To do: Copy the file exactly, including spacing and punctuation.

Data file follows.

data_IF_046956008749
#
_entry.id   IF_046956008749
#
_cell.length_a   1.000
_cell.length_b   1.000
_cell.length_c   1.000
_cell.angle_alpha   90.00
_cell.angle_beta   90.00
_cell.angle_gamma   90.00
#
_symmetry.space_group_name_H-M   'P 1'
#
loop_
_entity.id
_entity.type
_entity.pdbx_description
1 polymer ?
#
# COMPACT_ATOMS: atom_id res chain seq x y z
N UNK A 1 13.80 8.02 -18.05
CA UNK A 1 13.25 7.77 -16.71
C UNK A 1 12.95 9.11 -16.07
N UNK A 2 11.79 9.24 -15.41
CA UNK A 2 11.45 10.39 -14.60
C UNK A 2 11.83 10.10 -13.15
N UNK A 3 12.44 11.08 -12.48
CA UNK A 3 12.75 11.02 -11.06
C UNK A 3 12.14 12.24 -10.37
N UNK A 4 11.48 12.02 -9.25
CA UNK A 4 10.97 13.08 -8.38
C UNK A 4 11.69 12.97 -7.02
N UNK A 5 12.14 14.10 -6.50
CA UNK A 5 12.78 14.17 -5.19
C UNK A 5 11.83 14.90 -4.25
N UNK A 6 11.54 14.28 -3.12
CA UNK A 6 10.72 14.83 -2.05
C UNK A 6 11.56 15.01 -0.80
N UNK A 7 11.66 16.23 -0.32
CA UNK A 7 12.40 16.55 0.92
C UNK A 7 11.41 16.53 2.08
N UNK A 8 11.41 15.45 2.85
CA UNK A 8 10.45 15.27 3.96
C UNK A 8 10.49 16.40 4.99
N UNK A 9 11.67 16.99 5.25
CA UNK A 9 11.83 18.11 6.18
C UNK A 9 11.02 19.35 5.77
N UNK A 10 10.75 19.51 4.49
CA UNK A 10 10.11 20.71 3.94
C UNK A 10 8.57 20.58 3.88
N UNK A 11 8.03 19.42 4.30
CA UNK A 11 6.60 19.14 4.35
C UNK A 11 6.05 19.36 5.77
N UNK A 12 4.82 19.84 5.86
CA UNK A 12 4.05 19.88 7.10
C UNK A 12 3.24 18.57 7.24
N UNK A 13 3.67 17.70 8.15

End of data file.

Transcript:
data_IF_046956008749
#
_entry.id   IF_046956008749
#
_cell.length_a   1.000
_cell.length_b   1.000
_cell.length_c   1.000
_cell.angle_alpha   90.00
_cell.angle_beta   90.00
_cell.angle_gamma   90.00
#
_symmetry.space_group_name_H-M   'P 1'
#
loop_
_entity.id
_entity.type
_entity.pdbx_description
1 polymer ?
#
# COMPACT_ATOMS: atom_id res chain seq x y z
N UNK A 1 13.80 8.02 -18.05
CA UNK A 1 13.25 7.77 -16.71
C UNK A 1 12.95 9.11 -16.07
N UNK A 2 11.79 9.24 -15.41
CA UNK A 2 11.45 10.39 -14.60
C UNK A 2 11.83 10.10 -13.15
N UNK A 3 12.44 11.08 -12.48
CA UNK A 3 12.75 11.02 -11.06
C UNK A 3 12.14 12.24 -10.37
N UNK A 4 11.48 12.02 -9.25
CA UNK A 4 10.97 13.08 -8.38
C UNK A 4 11.69 12.97 -7.02
N UNK A 5 12.14 14.10 -6.50
CA UNK A 5 12.78 14.17 -5.19
C UNK A 5 11.83 14.90 -4.25
N UNK A 6 11.54 14.28 -3.12
CA UNK A 6 10.72 14.83 -2.05
C UNK A 6 11.56 15.01 -0.80
N UNK A 7 11.66 16.23 -0.32
CA UNK A 7 12.40 16.55 0.92
C UNK A 7 11.41 16.53 2.08
N UNK A 8 11.41 15.45 2.85
CA UNK A 8 10.45 15.27 3.96
C UNK A 8 10.49 16.40 4.99
N UNK A 9 11.67 16.99 5.25
CA UNK A 9 11.83 18.11 6.18
C UNK A 9 11.02 19.35 5.77
N UNK A 10 10.75 19.51 4.49
CA UNK A 10 10.11 20.71 3.94
C UNK A 10 8.57 20.58 3.88
N UNK A 11 8.03 19.42 4.30
CA UNK A 11 6.60 19.14 4.35
C UNK A 11 6.05 19.36 5.77
N UNK A 12 4.82 19.84 5.86
CA UNK A 12 4.05 19.88 7.10
C UNK A 12 3.24 18.57 7.24
N UNK A 13 3.67 17.70 8.15